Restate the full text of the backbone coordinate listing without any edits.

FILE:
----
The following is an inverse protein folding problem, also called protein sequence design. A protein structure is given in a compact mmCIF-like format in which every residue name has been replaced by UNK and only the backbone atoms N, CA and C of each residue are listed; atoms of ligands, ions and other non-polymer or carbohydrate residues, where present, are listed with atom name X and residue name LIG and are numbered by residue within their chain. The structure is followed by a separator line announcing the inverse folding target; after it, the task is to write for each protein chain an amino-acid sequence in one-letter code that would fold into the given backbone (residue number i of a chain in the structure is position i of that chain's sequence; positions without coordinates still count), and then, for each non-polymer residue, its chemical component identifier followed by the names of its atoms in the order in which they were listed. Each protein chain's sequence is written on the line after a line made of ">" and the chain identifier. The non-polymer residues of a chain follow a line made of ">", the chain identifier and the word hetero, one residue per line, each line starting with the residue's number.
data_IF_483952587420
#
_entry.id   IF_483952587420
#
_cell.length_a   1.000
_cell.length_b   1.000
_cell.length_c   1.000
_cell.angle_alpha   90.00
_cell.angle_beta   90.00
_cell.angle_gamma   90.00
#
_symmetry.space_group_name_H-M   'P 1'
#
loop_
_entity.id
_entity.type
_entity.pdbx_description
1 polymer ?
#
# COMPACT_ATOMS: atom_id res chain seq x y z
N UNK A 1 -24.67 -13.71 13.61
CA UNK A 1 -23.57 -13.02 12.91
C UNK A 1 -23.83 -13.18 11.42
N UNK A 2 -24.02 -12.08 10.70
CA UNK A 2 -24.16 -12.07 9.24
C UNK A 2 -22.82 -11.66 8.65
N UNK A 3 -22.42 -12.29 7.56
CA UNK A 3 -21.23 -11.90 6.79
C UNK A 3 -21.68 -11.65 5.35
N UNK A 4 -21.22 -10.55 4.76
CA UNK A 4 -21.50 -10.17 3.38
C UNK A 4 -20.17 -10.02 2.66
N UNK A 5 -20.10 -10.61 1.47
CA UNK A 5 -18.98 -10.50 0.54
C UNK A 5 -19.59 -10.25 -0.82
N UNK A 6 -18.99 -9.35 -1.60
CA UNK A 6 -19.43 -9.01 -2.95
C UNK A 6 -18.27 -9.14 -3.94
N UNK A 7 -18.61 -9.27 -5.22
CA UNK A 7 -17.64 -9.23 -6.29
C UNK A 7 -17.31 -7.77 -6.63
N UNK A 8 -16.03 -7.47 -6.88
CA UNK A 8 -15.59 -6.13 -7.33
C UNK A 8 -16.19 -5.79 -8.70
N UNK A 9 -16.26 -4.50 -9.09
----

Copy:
The following is an inverse protein folding problem, also called protein sequence design. A protein structure is given in a compact mmCIF-like format in which every residue name has been replaced by UNK and only the backbone atoms N, CA and C of each residue are listed; atoms of ligands, ions and other non-polymer or carbohydrate residues, where present, are listed with atom name X and residue name LIG and are numbered by residue within their chain. The structure is followed by a separator line announcing the inverse folding target; after it, the task is to write for each protein chain an amino-acid sequence in one-letter code that would fold into the given backbone (residue number i of a chain in the structure is position i of that chain's sequence; positions without coordinates still count), and then, for each non-polymer residue, its chemical component identifier followed by the names of its atoms in the order in which they were listed. Each protein chain's sequence is written on the line after a line made of ">" and the chain identifier. The non-polymer residues of a chain follow a line made of ">", the chain identifier and the word hetero, one residue per line, each line starting with the residue's number.
data_IF_483952587420
#
_entry.id   IF_483952587420
#
_cell.length_a   1.000
_cell.length_b   1.000
_cell.length_c   1.000
_cell.angle_alpha   90.00
_cell.angle_beta   90.00
_cell.angle_gamma   90.00
#
_symmetry.space_group_name_H-M   'P 1'
#
loop_
_entity.id
_entity.type
_entity.pdbx_description
1 polymer ?
#
# COMPACT_ATOMS: atom_id res chain seq x y z
N UNK A 1 -24.67 -13.71 13.61
CA UNK A 1 -23.57 -13.02 12.91
C UNK A 1 -23.83 -13.18 11.42
N UNK A 2 -24.02 -12.08 10.70
CA UNK A 2 -24.16 -12.07 9.24
C UNK A 2 -22.82 -11.66 8.65
N UNK A 3 -22.42 -12.29 7.56
CA UNK A 3 -21.23 -11.90 6.79
C UNK A 3 -21.68 -11.65 5.35
N UNK A 4 -21.22 -10.55 4.76
CA UNK A 4 -21.50 -10.17 3.38
C UNK A 4 -20.17 -10.02 2.66
N UNK A 5 -20.10 -10.61 1.47
CA UNK A 5 -18.98 -10.50 0.54
C UNK A 5 -19.59 -10.25 -0.82
N UNK A 6 -18.99 -9.35 -1.60
CA UNK A 6 -19.43 -9.01 -2.95
C UNK A 6 -18.27 -9.14 -3.94
N UNK A 7 -18.61 -9.27 -5.22
CA UNK A 7 -17.64 -9.23 -6.29
C UNK A 7 -17.31 -7.77 -6.63
N UNK A 8 -16.03 -7.47 -6.88
CA UNK A 8 -15.59 -6.13 -7.33
C UNK A 8 -16.19 -5.79 -8.70
N UNK A 9 -16.26 -4.50 -9.09